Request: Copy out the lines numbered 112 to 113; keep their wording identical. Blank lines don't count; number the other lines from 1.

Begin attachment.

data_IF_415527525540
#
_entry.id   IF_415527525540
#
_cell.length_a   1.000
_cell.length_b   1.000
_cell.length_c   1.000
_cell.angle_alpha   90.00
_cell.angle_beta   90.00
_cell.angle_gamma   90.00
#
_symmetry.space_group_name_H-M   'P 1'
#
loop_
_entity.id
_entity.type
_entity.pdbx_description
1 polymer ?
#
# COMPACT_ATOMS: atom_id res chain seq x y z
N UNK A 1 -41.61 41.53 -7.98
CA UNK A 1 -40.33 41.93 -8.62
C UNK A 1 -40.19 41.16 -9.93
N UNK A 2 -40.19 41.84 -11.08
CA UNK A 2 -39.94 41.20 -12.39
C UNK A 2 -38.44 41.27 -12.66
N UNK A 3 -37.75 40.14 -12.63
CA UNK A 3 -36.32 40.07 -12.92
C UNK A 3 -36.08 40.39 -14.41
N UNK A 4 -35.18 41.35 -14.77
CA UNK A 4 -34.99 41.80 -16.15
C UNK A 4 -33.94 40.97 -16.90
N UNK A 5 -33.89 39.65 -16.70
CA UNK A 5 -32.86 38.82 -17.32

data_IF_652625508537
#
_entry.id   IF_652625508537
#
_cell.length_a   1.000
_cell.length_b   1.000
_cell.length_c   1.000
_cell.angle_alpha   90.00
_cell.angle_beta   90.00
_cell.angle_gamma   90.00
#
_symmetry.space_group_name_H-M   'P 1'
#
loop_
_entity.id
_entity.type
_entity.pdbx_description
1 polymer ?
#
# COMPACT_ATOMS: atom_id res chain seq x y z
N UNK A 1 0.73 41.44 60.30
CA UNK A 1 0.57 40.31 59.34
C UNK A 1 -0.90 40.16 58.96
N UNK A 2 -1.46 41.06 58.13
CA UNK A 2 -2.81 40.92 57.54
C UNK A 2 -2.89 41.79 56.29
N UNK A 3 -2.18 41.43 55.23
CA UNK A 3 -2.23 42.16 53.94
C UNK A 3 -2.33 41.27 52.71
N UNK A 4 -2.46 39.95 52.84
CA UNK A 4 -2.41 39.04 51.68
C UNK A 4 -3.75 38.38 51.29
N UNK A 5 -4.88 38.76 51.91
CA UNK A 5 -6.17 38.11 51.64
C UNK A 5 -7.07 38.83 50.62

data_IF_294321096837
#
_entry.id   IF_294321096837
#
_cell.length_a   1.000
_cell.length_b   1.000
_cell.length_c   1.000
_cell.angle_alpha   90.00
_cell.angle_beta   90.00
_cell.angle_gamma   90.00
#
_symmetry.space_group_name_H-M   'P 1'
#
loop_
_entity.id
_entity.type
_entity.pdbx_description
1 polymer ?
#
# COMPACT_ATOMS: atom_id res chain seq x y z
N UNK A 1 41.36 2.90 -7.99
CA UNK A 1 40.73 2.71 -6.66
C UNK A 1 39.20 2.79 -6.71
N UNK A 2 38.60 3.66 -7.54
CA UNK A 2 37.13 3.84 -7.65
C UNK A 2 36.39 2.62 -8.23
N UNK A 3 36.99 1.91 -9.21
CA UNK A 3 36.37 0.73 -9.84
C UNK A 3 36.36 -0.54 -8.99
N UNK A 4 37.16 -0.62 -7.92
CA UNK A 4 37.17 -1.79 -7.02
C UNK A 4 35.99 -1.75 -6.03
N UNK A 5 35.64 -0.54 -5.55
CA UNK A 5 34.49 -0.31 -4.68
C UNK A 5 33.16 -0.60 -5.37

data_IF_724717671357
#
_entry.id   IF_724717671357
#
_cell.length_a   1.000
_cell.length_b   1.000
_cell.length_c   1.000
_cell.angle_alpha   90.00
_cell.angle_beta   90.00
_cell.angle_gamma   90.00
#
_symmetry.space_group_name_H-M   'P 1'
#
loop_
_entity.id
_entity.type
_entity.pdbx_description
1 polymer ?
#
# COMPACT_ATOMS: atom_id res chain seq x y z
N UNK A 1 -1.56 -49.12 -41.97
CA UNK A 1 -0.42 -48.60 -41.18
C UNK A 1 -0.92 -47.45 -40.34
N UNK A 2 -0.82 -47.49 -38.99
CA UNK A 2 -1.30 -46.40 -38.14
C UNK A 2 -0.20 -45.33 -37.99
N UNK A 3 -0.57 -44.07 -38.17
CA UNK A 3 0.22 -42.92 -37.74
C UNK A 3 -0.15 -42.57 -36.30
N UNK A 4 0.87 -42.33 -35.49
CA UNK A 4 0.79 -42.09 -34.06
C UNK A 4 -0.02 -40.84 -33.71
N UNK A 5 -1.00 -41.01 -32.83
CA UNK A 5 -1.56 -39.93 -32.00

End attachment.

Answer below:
_cell.angle_alpha   90.00
_cell.angle_beta   90.00